should have known better. We belong to no noble, lady, even one so sweet
"And you should have known that my father wouldn't trust negotiations
to just any little girl," Hilde said. "Even one so sweet as myself. Surely
you didn't think I came to those negotiations twice a year just to play
Duo shrugged. "That's why I came!" He laughed at the look on her face.
"Hilde, Hilde, Hilde, I can find things to steal anywhere."
"Aye and that's the truth," the Poet put in.
"But fun? That, my dear, is a rare commodity."
"Is that why you're here now, cousin Duo?" Hilde asked, batting her eyes.
"Oh, indeed," Duo said. "For the fun that the court ladies wear around
"If you get me in any trouble my clan will not be pleased," she warned
He bowed extravagantly. "Dear Hilde, your name will be as pure when you
leave as it is now. At least as far I'm concerned. What you do on your
own time is another matter."
"Oh, you!" Hilde said, but she was laughing. "You're hopeless. Go away.
Now. Come back with something you can wear tonight -- you'll be
meeting royals and nobles and -- "
"Bears, oh my!" he laughed, and was gone.
Hilde turned to the Poet. "I don't know how you put up with him more than
twice a year," she grinned.
The Poet ran her fingers over the vase of roses. "You'll be finding out,
Hilde, and I fear for you indeed."
The two old friends smiled over the flowers at each other and went to
Quatre didn't care if he was caught and imprisoned or flung off a mountain
or tortured or whatever happened to those who snuck away from where the
king had put them -- he had to get away. Faiza was nervous and
still upset about her dresses and he was half ready to kill her himself.
He had excused himself for a minute about half an hour ago -- he
only hoped that she wouldn't raise a fuss.
"Ah, who am I kidding," he asked himself, wandering down another passageway
in this endless maze. "She'd raise a fuss over anything -- if things
were perfect, she'd probably fuss because she had nothing to complain
He sighed and looked at his new home. Everything was so. . . gray. The
sky outside, the stones that made up the walls. He was used to the sun,
to buildings connected by open walkways and courtyards. This cold, dreary
place -- he tried to convince himself that he didn't hate it. He
He rounded a corner and bumped into a table. "Oh, gods damn it!" he hissed,
trying to keep the vase from falling. He reached for it --
And somebody else caught it.
"Careful. That's an old vase. You'd get fired just for looking at it."
Quatre stared at the hands -- long, slender fingers, capable hands,
beautiful hands -- holding the vase. He followed them up. And up.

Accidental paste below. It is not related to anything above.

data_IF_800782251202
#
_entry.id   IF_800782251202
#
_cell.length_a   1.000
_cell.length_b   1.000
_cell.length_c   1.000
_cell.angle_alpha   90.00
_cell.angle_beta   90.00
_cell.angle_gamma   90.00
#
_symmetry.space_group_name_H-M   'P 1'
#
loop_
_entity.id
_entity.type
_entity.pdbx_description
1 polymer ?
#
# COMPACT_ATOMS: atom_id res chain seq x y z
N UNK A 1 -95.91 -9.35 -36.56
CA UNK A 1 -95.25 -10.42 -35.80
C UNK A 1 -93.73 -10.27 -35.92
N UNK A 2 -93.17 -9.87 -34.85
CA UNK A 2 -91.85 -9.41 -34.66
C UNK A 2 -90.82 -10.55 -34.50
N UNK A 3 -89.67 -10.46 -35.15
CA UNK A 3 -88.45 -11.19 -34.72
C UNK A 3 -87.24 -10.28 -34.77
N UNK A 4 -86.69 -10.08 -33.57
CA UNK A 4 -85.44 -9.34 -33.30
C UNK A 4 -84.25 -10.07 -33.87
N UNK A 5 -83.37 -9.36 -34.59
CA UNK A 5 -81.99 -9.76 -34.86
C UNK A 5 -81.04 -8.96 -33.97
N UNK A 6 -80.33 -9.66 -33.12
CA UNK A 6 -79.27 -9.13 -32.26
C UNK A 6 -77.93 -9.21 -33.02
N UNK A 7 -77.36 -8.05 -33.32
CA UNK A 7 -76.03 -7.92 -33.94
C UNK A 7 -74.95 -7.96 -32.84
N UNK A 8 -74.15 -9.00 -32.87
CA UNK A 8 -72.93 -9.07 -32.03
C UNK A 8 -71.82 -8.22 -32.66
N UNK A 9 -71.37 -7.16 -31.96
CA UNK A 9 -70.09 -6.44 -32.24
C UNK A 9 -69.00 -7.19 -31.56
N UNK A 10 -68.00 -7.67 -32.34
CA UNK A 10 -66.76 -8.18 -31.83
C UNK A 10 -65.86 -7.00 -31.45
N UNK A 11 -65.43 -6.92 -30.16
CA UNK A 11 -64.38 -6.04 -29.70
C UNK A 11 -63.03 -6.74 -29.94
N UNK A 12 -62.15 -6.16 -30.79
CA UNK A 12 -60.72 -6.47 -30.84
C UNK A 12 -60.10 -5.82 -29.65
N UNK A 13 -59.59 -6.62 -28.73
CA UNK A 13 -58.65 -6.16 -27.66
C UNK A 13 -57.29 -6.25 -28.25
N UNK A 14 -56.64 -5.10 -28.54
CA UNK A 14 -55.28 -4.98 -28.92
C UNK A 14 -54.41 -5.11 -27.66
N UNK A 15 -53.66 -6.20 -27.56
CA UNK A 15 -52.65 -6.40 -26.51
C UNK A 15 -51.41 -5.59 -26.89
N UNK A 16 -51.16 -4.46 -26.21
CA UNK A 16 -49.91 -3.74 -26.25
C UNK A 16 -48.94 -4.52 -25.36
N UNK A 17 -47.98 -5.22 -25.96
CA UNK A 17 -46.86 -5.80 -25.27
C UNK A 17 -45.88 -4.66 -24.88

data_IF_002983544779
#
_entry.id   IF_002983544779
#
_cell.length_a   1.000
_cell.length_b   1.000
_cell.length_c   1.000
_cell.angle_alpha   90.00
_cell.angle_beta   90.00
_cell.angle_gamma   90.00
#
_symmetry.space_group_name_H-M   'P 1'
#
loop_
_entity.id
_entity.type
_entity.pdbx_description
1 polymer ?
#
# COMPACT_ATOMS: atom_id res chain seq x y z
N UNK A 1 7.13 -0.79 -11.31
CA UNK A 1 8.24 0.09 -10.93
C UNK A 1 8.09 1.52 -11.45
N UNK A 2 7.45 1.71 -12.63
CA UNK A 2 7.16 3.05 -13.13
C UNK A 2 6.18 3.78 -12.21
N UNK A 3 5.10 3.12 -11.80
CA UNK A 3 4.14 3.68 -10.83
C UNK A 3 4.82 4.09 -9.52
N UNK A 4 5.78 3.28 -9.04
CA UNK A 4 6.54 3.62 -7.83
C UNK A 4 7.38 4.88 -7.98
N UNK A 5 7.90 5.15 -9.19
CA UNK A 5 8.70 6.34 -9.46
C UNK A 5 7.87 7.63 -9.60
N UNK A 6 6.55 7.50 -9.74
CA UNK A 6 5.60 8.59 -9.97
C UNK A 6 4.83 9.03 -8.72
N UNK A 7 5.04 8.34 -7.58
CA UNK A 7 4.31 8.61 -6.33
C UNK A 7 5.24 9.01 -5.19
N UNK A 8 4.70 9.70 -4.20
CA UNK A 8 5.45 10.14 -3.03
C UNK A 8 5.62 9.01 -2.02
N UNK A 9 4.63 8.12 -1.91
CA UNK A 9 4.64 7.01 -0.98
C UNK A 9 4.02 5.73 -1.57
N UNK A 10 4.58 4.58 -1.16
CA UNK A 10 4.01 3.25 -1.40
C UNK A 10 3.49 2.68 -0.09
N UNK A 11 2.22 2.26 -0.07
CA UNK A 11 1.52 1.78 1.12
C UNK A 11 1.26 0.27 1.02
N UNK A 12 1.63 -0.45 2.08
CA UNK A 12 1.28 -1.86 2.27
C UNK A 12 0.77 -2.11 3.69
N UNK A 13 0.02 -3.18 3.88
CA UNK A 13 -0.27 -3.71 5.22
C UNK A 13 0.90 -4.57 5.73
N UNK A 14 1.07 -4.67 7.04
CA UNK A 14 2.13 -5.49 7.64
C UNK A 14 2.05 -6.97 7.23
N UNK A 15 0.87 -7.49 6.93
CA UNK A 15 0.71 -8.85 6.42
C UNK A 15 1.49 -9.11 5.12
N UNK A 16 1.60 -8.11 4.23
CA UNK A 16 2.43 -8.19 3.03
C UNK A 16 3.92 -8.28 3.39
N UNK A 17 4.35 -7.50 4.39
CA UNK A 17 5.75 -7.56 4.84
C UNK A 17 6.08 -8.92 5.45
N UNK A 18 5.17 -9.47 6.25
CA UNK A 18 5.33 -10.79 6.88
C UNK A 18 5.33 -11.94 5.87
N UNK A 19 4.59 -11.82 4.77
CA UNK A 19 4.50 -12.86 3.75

Green eyes, almost hidden by a lock of brown hair, looked back at him.
"I, uh, thank you," he said.
The taller boy shrugged and put the vase back on the table. "Can't you
do better than that? I just saved your skin. That vase is worth a king's
Quatre frowned. "I don't -- uh, thank you very much?"
"I bet if I told the housekeeper you'd be let go," the taller boy told
him, stepping a bit closer. Quatre could smell a faint hint of alcohol.
Faint? Hell, he was about to faint, from the quantity of it. "Are you
sure you're supposed to be here?"
Quatre blinked. "Um. . . perhaps not. . . ."
The taller boy shook his head. "So you're wandering the halls, endangering
vases, and you're not supposed to be here." The boy looked at the vase,
then back at him. "I think you owe me more than just a thank you for that."
Quatre felt himself frown. The vase was hideous. What the hell --
"what do you want?"
"Meet me at the west tower at midnight and I'll show you all about thank
yous," the boy told him. "For now, though, just this." And he stepped
Quatre found himself against a wall, the alcoholic breath of the stranger
clouding his brain. It must be, because he wasn't trying to break free,
was just watching the boy come closer.
"Who are you?" he gasped.
The boy paused a minute. "Who, me? I'm nobody. . . no name. . . just a
jack of all trades. Court drunk. Call me Nanashi."
And then he kissed him.
And then he was walking away, with a tossed "midnight!" over his shoulder,
and Quatre was left staring after him with the taste of whiskey and green
eyes in his mouth.
The damned palace had too many flowers.
He had come to the conclusion that that was the biggest problem.
Sure, the beds were too soft, but he'd managed to get by on the floor.
It was almost as firm as his bed at home. The blankets were soft, and
they actually had pillows, but, well, one had to make some concessions.
That blue blanket was sort of nice, and in a crunch he thought it would
make nice bandages. The wall hangings were practical, under all that decoration
-- they kept the temperature from getting too cold (even soldiers
can't function with pneumonia, after all) and prevented drafts that would
make it harder to hear enemies approaching. But the flowers --
they smelled. He kept sneezing. He glanced around the market. This, this
was much better.
It smelled of dung and meat and people. Heero allowed a small smile and
kept one hand on his purse and the other on the hilt of a knife. Yes,
this wasn't bad at all.
Out of the corner of his eye he caught a glimpse of hair shining in the
sunlight. He turned -- a warrior is always alert -- and
There was a back, a shining braid -- and right in front of that
back, deep in conversation with the mouth that he was sure was attached,
was a face he had seen the other night. "Thief," he breathed.
"Aye and I'm not! You'll not find prices like this anywhere!"
Heero glanced down at the man who had taken his words as an insult, then
looked back up.
They were gone.
He bit back a curse -- must be stoic, after all -- and moved
on, keeping his eyes peeled for that dark haired thief. Or for his companion.